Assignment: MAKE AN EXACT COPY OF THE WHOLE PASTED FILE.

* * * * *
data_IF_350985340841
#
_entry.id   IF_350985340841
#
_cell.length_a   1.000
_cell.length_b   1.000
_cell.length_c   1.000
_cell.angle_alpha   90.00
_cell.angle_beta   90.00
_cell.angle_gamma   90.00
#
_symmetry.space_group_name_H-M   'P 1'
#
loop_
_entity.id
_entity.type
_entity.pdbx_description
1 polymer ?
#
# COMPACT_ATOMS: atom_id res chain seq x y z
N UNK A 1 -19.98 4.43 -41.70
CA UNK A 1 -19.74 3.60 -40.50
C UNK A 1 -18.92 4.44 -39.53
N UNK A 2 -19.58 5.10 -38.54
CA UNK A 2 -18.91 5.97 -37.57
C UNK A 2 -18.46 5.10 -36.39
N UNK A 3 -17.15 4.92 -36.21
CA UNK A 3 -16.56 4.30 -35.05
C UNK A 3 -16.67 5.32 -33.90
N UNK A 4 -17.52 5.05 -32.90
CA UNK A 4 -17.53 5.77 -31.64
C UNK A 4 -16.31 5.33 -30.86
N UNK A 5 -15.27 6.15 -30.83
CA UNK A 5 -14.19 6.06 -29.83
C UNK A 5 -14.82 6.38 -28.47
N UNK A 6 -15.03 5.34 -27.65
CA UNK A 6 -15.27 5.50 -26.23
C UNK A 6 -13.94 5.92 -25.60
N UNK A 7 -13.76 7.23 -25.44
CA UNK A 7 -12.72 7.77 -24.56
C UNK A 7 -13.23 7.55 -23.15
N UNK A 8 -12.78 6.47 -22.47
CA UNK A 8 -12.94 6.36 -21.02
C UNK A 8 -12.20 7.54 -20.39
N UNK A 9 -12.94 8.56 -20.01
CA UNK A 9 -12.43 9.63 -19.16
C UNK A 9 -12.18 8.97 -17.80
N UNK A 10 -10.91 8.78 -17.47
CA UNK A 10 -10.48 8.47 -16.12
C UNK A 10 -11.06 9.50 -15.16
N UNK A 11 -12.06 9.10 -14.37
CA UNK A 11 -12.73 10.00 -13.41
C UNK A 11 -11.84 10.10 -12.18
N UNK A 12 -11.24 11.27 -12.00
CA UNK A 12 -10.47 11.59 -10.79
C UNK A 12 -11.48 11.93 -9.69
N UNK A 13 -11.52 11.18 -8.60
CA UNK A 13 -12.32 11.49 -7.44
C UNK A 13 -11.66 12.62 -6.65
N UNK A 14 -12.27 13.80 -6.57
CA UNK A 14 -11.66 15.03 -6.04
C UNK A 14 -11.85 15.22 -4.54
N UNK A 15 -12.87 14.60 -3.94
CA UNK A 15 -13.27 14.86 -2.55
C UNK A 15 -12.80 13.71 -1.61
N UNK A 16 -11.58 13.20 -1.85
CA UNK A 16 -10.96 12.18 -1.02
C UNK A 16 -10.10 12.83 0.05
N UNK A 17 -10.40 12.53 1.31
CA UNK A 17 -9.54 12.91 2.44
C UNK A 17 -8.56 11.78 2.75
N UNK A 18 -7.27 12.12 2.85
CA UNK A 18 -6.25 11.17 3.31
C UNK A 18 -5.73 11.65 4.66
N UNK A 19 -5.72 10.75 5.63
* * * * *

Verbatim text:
data_IF_350985340841
#
_entry.id   IF_350985340841
#
_cell.length_a   1.000
_cell.length_b   1.000
_cell.length_c   1.000
_cell.angle_alpha   90.00
_cell.angle_beta   90.00
_cell.angle_gamma   90.00
#
_symmetry.space_group_name_H-M   'P 1'
#
loop_
_entity.id
_entity.type
_entity.pdbx_description
1 polymer ?
#
# COMPACT_ATOMS: atom_id res chain seq x y z
N UNK A 1 -19.98 4.43 -41.70
CA UNK A 1 -19.74 3.60 -40.50
C UNK A 1 -18.92 4.44 -39.53
N UNK A 2 -19.58 5.10 -38.54
CA UNK A 2 -18.91 5.97 -37.57
C UNK A 2 -18.46 5.10 -36.39
N UNK A 3 -17.15 4.92 -36.21
CA UNK A 3 -16.56 4.30 -35.05
C UNK A 3 -16.67 5.32 -33.90
N UNK A 4 -17.52 5.05 -32.90
CA UNK A 4 -17.53 5.77 -31.64
C UNK A 4 -16.31 5.33 -30.86
N UNK A 5 -15.27 6.15 -30.83
CA UNK A 5 -14.19 6.06 -29.83
C UNK A 5 -14.82 6.38 -28.47
N UNK A 6 -15.03 5.34 -27.65
CA UNK A 6 -15.27 5.50 -26.23
C UNK A 6 -13.94 5.92 -25.60
N UNK A 7 -13.76 7.23 -25.44
CA UNK A 7 -12.72 7.77 -24.56
C UNK A 7 -13.23 7.55 -23.15
N UNK A 8 -12.78 6.47 -22.47
CA UNK A 8 -12.94 6.36 -21.02
C UNK A 8 -12.20 7.54 -20.39
N UNK A 9 -12.94 8.56 -20.01
CA UNK A 9 -12.43 9.63 -19.16
C UNK A 9 -12.18 8.97 -17.80
N UNK A 10 -10.91 8.78 -17.47
CA UNK A 10 -10.48 8.47 -16.12
C UNK A 10 -11.06 9.50 -15.16
N UNK A 11 -12.06 9.10 -14.37
CA UNK A 11 -12.73 10.00 -13.41
C UNK A 11 -11.84 10.10 -12.18
N UNK A 12 -11.24 11.27 -12.00
CA UNK A 12 -10.47 11.59 -10.79
C UNK A 12 -11.48 11.93 -9.69
N UNK A 13 -11.52 11.18 -8.60
CA UNK A 13 -12.32 11.49 -7.44
C UNK A 13 -11.66 12.62 -6.65
N UNK A 14 -12.27 13.80 -6.57
CA UNK A 14 -11.66 15.03 -6.04
C UNK A 14 -11.85 15.22 -4.54
N UNK A 15 -12.87 14.60 -3.94
CA UNK A 15 -13.27 14.86 -2.55
C UNK A 15 -12.80 13.71 -1.61
N UNK A 16 -11.58 13.20 -1.85
CA UNK A 16 -10.96 12.18 -1.02
C UNK A 16 -10.10 12.83 0.05
N UNK A 17 -10.40 12.53 1.31
CA UNK A 17 -9.54 12.91 2.44
C UNK A 17 -8.56 11.78 2.75
N UNK A 18 -7.27 12.12 2.85
CA UNK A 18 -6.25 11.17 3.31
C UNK A 18 -5.73 11.65 4.66
N UNK A 19 -5.72 10.75 5.63